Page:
On the intersection of molecular bioelectronics and biosensors: 20 Years of C3B

John R. Aggas, Brandon K. Walther, Sara Abasi, Christian N. Kotanen, Olukayode Karunwi, Ann M. Wilson, Anthony Guiseppi-Elie

Research output: Contribution to journalArticlepeer-review

3 Scopus citations


Formed in 2000 at Virginia Commonwealth University, the Center for Bioelectronics, Biosensors and Biochips (C3B®) has subsequently been located at Clemson University and at Texas A&M University. Established as an industry-university collaborative center of excellence, the C3B has contributed new knowledge and technology in the areas of i) molecular bioelectronics, ii) responsive polymers, iii) multiplexed biosensor systems, and iv) bioelectronic biosensors. Noteworthy contributions in these areas include i) being the first to report direct electron transfer of oxidoreductase enzymes enabled by single walled carbon nanotubes and colloidal clays, ii) the molecular level integration of inherently conductive polymers with bioactive hydrogels using bi-functional monomers such as poly(pyrrole-co-3-pyrrolylbutyrate-conj-aminoethylmethacrylate) [PyBA-conj-AEMA] and 3-(1-ethyl methacryloylate)aniline to yield hetero-ladder electroconductive hydrogels, iii) the development of a multi-analyte physiological status monitoring biochip, and iv) the development of a bioanalytical Wien-bridge oscillator for the fused measurement to lactate and glucose. The present review takes a critical look of these contributions over the past 20 years and offers some perspective on the future of bioelectronics-based biosensors and systems. Particular attention is given to multiplexed biosensor systems and data fusion for rapid decision making.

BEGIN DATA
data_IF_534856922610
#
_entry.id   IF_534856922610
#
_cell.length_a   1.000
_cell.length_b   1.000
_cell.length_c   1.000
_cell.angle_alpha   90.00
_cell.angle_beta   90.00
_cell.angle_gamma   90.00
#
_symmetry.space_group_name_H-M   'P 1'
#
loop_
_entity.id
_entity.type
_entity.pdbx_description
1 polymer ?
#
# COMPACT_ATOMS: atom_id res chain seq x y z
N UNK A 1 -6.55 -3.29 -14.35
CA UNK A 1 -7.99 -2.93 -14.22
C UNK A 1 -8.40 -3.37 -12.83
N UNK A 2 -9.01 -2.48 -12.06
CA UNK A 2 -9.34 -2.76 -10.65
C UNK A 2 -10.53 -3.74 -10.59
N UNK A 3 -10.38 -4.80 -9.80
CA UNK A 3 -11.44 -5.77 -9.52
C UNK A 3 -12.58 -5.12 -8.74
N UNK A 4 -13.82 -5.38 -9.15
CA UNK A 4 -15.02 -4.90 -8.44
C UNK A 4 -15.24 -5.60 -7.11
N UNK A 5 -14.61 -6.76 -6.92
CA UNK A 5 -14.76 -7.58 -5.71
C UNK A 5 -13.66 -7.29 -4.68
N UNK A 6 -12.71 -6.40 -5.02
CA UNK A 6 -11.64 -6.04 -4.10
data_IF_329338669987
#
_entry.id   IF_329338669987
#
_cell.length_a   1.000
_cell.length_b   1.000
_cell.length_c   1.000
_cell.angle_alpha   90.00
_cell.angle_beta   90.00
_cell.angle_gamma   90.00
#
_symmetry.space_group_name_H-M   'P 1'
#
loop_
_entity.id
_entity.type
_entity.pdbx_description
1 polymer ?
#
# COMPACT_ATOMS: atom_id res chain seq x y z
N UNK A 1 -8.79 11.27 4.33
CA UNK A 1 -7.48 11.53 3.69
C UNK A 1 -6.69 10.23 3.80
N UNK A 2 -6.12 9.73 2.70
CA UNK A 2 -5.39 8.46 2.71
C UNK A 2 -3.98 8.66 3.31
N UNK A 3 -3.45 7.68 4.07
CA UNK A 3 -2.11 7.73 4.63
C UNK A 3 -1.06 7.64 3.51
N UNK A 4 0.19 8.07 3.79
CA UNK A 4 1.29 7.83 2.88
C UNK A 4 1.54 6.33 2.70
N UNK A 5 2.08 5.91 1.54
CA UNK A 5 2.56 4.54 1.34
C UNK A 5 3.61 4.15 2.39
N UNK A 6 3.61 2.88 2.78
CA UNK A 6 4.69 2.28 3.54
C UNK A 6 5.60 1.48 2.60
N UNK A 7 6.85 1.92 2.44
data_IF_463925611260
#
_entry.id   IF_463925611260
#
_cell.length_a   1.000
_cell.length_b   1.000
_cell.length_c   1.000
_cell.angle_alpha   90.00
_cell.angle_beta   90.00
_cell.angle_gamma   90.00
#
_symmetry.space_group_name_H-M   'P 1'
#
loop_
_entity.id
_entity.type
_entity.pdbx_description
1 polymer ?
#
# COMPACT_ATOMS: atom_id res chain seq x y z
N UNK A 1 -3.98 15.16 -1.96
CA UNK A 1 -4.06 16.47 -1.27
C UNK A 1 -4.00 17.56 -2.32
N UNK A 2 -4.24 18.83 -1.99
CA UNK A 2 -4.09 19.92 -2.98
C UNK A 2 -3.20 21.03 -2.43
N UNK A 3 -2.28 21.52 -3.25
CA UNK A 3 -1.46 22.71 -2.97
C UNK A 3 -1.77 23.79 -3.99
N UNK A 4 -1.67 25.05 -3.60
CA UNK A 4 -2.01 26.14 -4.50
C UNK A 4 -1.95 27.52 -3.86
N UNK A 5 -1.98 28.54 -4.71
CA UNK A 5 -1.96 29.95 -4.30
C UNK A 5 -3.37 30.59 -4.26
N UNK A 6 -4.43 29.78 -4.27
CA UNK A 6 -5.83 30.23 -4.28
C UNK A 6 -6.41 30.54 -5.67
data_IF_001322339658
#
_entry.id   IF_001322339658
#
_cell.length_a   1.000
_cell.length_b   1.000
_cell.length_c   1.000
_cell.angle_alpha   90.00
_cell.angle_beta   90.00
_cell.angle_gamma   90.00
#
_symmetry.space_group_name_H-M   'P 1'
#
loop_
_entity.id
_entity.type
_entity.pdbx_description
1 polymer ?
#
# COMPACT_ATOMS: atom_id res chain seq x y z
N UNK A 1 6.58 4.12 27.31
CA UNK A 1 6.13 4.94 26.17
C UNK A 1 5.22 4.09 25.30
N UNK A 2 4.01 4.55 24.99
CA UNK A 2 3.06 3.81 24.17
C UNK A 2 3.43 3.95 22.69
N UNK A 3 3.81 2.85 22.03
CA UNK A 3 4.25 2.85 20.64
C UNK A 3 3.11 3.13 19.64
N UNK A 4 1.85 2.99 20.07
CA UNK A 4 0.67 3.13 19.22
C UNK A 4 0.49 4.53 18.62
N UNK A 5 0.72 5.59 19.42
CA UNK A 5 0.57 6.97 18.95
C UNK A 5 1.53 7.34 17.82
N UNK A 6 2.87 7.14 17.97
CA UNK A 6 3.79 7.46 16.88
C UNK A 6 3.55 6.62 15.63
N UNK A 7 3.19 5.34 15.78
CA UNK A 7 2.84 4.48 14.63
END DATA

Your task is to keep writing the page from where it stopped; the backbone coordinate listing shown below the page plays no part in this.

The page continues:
Original languageEnglish (US)
Article number112889
JournalBiosensors and Bioelectronics
StatePublished - Mar 15 2021


  • Biodevices
  • Bioelectronics
  • Data fusion
  • Multiplexed biosensors

ASJC Scopus subject areas

  • Biotechnology
  • Biophysics
  • Biomedical Engineering
  • Electrochemistry


Dive into the research topics of 'On the intersection of molecular bioelectronics and biosensors: 20 Years of C3B'. Together they form a unique fingerprint.

Cite this